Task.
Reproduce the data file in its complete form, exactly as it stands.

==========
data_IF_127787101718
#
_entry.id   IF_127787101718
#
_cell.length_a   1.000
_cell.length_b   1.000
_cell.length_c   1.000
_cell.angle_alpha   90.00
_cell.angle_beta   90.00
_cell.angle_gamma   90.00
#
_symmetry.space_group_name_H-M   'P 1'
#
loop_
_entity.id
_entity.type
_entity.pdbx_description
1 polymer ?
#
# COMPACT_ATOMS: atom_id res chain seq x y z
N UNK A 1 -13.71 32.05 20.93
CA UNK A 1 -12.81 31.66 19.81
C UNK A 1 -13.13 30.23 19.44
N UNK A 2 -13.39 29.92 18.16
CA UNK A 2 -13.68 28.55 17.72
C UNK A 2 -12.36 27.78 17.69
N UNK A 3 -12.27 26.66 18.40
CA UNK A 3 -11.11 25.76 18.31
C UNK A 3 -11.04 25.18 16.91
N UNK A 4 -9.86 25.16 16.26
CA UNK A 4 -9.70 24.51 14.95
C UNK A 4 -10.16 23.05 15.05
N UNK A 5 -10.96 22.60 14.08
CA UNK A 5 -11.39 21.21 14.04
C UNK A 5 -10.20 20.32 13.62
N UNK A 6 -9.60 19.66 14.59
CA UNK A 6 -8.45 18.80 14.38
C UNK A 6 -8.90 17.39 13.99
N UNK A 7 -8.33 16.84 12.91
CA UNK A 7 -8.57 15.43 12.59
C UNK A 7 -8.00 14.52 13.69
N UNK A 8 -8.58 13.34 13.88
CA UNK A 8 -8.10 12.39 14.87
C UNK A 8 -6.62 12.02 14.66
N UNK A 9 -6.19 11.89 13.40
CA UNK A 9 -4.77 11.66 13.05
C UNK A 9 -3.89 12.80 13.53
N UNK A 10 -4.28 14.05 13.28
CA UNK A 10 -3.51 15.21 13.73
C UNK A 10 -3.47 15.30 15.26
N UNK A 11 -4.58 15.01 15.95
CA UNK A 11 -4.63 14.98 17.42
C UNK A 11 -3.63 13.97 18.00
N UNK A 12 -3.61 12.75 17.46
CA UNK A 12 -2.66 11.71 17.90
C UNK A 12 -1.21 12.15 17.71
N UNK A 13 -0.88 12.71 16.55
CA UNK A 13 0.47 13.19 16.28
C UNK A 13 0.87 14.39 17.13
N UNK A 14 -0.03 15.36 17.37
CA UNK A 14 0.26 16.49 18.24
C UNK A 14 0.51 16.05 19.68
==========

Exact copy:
data_IF_127787101718
#
_entry.id   IF_127787101718
#
_cell.length_a   1.000
_cell.length_b   1.000
_cell.length_c   1.000
_cell.angle_alpha   90.00
_cell.angle_beta   90.00
_cell.angle_gamma   90.00
#
_symmetry.space_group_name_H-M   'P 1'
#
loop_
_entity.id
_entity.type
_entity.pdbx_description
1 polymer ?
#
# COMPACT_ATOMS: atom_id res chain seq x y z
N UNK A 1 -13.71 32.05 20.93
CA UNK A 1 -12.81 31.66 19.81
C UNK A 1 -13.13 30.23 19.44
N UNK A 2 -13.39 29.92 18.16
CA UNK A 2 -13.68 28.55 17.72
C UNK A 2 -12.36 27.78 17.69
N UNK A 3 -12.27 26.66 18.40
CA UNK A 3 -11.11 25.76 18.31
C UNK A 3 -11.04 25.18 16.91
N UNK A 4 -9.86 25.16 16.26
CA UNK A 4 -9.70 24.51 14.95
C UNK A 4 -10.16 23.05 15.05
N UNK A 5 -10.96 22.60 14.08
CA UNK A 5 -11.39 21.21 14.04
C UNK A 5 -10.20 20.32 13.62
N UNK A 6 -9.60 19.66 14.59
CA UNK A 6 -8.45 18.80 14.38
C UNK A 6 -8.90 17.39 13.99
N UNK A 7 -8.33 16.84 12.91
CA UNK A 7 -8.57 15.43 12.59
C UNK A 7 -8.00 14.52 13.69
N UNK A 8 -8.58 13.34 13.88
CA UNK A 8 -8.10 12.39 14.87
C UNK A 8 -6.62 12.02 14.66
N UNK A 9 -6.19 11.89 13.40
CA UNK A 9 -4.77 11.66 13.05
C UNK A 9 -3.89 12.80 13.53
N UNK A 10 -4.28 14.05 13.28
CA UNK A 10 -3.51 15.21 13.73
C UNK A 10 -3.47 15.30 15.26
N UNK A 11 -4.58 15.01 15.95
CA UNK A 11 -4.63 14.98 17.42
C UNK A 11 -3.63 13.97 18.00
N UNK A 12 -3.61 12.75 17.46
CA UNK A 12 -2.66 11.71 17.90
C UNK A 12 -1.21 12.15 17.71
N UNK A 13 -0.88 12.71 16.55
CA UNK A 13 0.47 13.19 16.28
C UNK A 13 0.87 14.39 17.13
N UNK A 14 -0.03 15.36 17.37
CA UNK A 14 0.26 16.49 18.24
C UNK A 14 0.51 16.05 19.68